No, it was just the two of us. We did want to bring our “family” of cats and dog with us when we originally moved to Scotland, but due to the quarantine requirements, we decided to leave them in the States.

How did you find the transition to living in a foreign country?

The transition was relatively easy for us, especially as both Scotland and New Zealand are English-speaking countries with many similarities to the States. We really admire people who move to countries where they have to learn a new language and adapt to a relatively different culture! Ellen’s company offered lots of expatriate support when we were transferred to Scotland which was helpful in terms of sorting out accommodation, transport, banking etc. so that we could hit the ground running. Moving to New Zealand was pretty straightforward as well. Probably the biggest thing we had to adapt to was the different varieties of English spoken in Scotland and in New Zealand.

Was it easy making friends and meeting people; do you mainly socialize with other expats?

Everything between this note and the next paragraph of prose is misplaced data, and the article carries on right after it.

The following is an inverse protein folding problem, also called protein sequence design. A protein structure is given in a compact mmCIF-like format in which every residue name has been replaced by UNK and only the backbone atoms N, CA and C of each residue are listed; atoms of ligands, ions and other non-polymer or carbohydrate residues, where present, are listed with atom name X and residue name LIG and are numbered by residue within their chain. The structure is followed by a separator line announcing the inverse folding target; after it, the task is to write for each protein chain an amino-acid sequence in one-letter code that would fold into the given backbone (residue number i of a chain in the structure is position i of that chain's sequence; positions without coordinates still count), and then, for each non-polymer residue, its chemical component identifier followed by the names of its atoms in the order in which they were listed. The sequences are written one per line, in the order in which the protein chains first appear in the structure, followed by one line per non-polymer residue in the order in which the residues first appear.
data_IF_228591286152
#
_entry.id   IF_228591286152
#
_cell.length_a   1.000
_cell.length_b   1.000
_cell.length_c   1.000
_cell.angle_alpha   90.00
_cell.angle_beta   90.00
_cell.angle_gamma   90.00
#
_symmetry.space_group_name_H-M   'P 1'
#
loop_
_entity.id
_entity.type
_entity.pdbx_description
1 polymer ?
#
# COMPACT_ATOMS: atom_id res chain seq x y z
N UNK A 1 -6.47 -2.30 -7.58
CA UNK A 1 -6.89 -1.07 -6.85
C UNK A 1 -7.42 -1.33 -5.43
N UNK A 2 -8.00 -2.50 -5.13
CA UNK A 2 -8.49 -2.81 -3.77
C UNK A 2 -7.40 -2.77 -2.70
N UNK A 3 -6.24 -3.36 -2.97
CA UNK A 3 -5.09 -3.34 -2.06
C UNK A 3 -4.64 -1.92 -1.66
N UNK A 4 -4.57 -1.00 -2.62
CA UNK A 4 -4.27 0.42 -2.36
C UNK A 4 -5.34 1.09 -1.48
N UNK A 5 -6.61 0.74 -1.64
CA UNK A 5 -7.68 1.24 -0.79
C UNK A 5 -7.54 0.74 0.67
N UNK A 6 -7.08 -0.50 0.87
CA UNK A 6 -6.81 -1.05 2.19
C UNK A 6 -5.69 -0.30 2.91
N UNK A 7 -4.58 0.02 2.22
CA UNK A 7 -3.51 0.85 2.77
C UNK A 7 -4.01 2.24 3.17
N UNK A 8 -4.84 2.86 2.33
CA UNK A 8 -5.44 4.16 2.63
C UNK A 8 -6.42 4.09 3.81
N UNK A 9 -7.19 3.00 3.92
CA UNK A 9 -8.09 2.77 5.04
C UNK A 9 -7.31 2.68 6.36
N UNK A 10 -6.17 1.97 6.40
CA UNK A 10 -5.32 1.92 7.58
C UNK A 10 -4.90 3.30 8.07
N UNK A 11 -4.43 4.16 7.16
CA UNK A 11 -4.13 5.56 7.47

Whether you’re an expat or not, making new friends probably gets more challenging once you are out of university. We mostly made friends through work. When we moved to Scotland, we did socialize with some of the other American expats at Ellen’s work (which was a great way to get tips about Scotland from folks who had been there longer), but not exclusively. In New Zealand, we mostly socialized mostly with Kiwis.

What are the best things to do in the area; anything to recommend to future expats?

There are so many great things to do in New Zealand – it is hard to narrow it down! We’ve loved going on walks and exploring the outdoors – some of our favorites are the Tongariro Alpine Crossing and climbing up Mt Hobson on Great Barrier Island. Sailing in the Hauraki Gulf is an incredible experience. But even if you don’t have your own boat, you can get to some interesting islands by ferry like Rangitoto Island, Motutapu Island, Rotoroa Island and Waiheke Island. Doing conservation volunteering is a fabulous way to meet people, as well as help restore native flora and fauna. New Zealand is a great place to explore by car so go for a road trip and check out both islands.

What do you enjoy most about living here? 

The people – Kiwis are laidback, down to earth and have a great sense of humor (think Flight of the Conchords). The outdoors – New Zealand really is as beautiful as all of those pictures you see and you get such different types of scenery as you travel throughout the country. And of course the sailing – New Zealand is known to have some of the best cruising grounds in the world. It is a great country to explore by water.